Women’s sexual recovery after cancer
Re-establishing sexual interaction takes some work, but it’s good work to do
Sexual recovery during and after a women’s cancer diagnosis and treatment is as important as ensuring adequate nutrition, sleep and a healthy frame of mind. We spoke with Sallie Foley, LMSW, AASECT, co-author of Sex Matters for Women, about sexual recovery after cancer for women who experience early menopause or menopause-like symptoms following cancer treatment.
Q: In comparing natural menopause with early menopause brought on by cancer treatment, are there differences?
Yes. Natural menopause occurs over a number of years, so symptoms that can affect someone’s sexual experience -- like vaginal dryness and thinning of vaginal tissues -- tend to develop somewhat slowly. When early menopause or related symptoms happen because of chemotherapy, radiation or removal of the ovaries, symptoms that can make intercourse uncomfortable or painful can come crashing down in a very short amount of time. Suddenly your ovaries, whether affected by chemotherapy, radiation or surgical removal, are not producing estrogen, the hormone that helps vaginal tissues retain their strength and elasticity.
Many of us find our body image suffers as we age. Most cancer treatments are very hard on the body. Chemotherapy, while lifesaving, is toxic. Surgeries can lead to disfigurement, lymphedema and even permanent disability. It may be difficult for a woman with cancer to look at and touch her own body, much less allow her partner to see and touch her body. So sexual recovery after cancer can be especially complex, involving grieving, adjustment and adaptation. But this process doesn’t mean that a woman can’t sustain intimacy, desire for sex and sexual pleasure. We often say that re-establishing sexual interaction will take some work, but it’s good work to do.
Q. What is your advice for women who find intercourse painful because of vaginal dryness or thinning tissues?
After menopause, a woman can lubricate, moisturize and stretch! Lubricants and moisturizers are available at pharmacies and online. Lubricants imitate bodily fluids and are used immediately before and/or during sexual experience. Moisturizers are products designed to be used daily to help the vaginal walls stay moist. Finally, penetration, lubricated, with fingers/penis/vibrator/dilator -- a gentle way of stretching of vagina and supporting muscles – helps retain suppleness. And stretching, is something a woman can do daily/weekly so that penetrative sex, like intercourse, isn’t painful.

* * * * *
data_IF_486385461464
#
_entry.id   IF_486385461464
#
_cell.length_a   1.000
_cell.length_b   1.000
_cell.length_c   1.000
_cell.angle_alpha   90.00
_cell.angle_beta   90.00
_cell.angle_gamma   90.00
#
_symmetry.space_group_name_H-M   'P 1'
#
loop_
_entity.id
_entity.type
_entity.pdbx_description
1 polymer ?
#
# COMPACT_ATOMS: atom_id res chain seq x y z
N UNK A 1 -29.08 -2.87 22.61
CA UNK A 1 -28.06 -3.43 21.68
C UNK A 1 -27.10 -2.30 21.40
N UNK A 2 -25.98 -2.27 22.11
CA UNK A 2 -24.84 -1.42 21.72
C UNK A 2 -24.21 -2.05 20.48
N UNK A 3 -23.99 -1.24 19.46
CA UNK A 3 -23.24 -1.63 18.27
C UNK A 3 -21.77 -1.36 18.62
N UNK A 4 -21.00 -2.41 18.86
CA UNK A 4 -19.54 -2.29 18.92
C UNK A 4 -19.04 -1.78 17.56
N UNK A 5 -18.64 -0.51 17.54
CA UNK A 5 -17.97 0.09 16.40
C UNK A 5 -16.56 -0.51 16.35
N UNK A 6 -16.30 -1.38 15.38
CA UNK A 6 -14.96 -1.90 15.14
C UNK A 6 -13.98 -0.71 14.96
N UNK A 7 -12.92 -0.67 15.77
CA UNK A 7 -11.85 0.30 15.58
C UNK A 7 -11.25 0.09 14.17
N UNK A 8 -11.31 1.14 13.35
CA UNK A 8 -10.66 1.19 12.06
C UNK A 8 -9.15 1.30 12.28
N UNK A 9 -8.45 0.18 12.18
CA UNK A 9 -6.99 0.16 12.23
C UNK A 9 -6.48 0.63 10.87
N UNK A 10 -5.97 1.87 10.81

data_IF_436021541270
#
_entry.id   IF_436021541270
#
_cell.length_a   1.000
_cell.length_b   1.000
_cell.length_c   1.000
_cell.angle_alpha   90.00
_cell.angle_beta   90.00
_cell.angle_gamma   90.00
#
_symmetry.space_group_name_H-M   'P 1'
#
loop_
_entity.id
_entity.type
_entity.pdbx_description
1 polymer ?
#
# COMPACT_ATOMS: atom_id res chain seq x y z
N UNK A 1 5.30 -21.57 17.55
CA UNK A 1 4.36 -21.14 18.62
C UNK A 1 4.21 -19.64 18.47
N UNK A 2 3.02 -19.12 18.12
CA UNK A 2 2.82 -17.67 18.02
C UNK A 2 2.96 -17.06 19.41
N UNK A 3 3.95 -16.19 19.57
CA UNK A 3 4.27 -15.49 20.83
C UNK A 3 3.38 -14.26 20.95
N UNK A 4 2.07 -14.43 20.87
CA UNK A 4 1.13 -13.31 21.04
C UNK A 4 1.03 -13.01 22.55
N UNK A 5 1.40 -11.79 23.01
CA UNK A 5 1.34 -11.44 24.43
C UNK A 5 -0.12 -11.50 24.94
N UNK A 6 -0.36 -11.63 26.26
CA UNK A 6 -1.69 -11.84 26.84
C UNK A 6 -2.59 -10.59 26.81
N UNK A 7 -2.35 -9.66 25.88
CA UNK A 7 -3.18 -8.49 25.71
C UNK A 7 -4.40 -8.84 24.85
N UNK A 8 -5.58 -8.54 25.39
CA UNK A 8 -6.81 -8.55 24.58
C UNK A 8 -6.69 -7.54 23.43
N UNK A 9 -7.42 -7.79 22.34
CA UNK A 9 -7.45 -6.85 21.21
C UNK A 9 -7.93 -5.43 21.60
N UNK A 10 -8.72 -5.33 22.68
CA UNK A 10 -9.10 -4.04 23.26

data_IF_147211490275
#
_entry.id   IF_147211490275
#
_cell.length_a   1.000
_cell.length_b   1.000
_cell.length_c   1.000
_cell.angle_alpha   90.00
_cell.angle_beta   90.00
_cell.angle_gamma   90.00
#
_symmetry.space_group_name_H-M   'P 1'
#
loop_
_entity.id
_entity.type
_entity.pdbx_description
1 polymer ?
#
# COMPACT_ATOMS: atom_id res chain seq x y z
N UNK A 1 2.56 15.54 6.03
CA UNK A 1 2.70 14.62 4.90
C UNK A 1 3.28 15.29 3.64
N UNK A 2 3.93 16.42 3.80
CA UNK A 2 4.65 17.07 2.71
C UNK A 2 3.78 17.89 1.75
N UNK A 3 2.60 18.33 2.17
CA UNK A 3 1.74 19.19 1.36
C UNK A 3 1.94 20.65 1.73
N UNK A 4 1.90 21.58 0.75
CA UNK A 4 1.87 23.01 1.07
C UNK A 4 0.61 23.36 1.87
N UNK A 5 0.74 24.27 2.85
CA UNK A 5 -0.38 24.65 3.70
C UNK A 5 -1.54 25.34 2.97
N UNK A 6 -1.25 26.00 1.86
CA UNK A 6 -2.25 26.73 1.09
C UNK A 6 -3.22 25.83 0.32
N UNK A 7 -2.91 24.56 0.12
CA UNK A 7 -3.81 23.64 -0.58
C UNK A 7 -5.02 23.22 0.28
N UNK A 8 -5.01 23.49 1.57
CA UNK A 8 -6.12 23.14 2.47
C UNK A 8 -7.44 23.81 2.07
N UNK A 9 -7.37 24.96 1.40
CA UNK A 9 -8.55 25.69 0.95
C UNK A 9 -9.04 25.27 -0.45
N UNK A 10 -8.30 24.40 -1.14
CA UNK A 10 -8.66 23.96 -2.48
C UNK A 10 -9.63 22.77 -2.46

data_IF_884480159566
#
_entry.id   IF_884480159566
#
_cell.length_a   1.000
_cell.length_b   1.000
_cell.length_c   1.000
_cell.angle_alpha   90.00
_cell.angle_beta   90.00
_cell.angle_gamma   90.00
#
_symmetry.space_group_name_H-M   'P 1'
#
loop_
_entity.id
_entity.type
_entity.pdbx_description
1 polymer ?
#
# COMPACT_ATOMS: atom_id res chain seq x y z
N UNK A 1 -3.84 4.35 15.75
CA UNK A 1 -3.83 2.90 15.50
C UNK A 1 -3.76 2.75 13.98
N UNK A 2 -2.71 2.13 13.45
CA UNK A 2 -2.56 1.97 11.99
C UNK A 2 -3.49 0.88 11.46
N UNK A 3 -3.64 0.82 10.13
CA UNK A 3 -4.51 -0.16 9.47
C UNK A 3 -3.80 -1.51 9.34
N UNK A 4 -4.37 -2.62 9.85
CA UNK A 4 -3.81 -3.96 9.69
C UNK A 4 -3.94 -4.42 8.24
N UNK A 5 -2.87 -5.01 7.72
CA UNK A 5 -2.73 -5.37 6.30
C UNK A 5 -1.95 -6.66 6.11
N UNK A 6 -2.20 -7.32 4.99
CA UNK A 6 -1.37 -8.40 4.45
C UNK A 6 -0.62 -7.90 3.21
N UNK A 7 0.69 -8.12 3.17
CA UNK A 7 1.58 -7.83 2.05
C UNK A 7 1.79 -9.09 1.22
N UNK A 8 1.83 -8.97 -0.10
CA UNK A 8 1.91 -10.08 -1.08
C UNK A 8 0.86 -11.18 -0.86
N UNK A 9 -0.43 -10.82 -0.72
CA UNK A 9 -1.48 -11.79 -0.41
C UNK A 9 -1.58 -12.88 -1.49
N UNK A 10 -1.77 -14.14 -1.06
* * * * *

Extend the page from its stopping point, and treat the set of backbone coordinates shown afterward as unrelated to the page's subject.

Q. You mentioned how complex sexual recovery is for a woman with cancer. How can someone start feeling good about herself again and think of herself as a desirable woman?
Women are used to ‘complex.’ They have busy lives that pull them outward away from self awareness. So a woman must prioritize what she finds aesthetically pleasing -- which is actually the definition of beauty -- whenever she can. It sounds trite, but this valuing and prioritizing pleasure is how she taps into her beauty. That’s the most important thing she can do as a first step toward sexual recovery. Grieving for what is lost is absolutely appropriate. And looking for balance. Yes, doubts and deep emotions are going to happen. But be open to joy, including the joy of sexual experience.
Q. Are there some practical matters that cancer patients should know about?
Yes. For one, pelvic floor rehabilitation, including pain reduction, is often covered by insurance, but a doctor must write a prescription for this specialized physical therapy. Women don’t always know that. I also urge all women recovering their sexuality after cancer to speak frankly to their cancer doctors and nurses about resources to help. And increasingly, there are free programs and support groups at cancer centers for patients on this topic.
Sallie Foley, LMSW, AASECT, co-author of Sex Matters for Women, was a social worker for many years at the U-M Rogel Cancer Center before becoming director of the University of Michigan Center for Sexual Health. A certified sex therapist and sexuality educator, she is most recently serving as program director of the Sexual Health Certification Program of the U-M School of Social Work.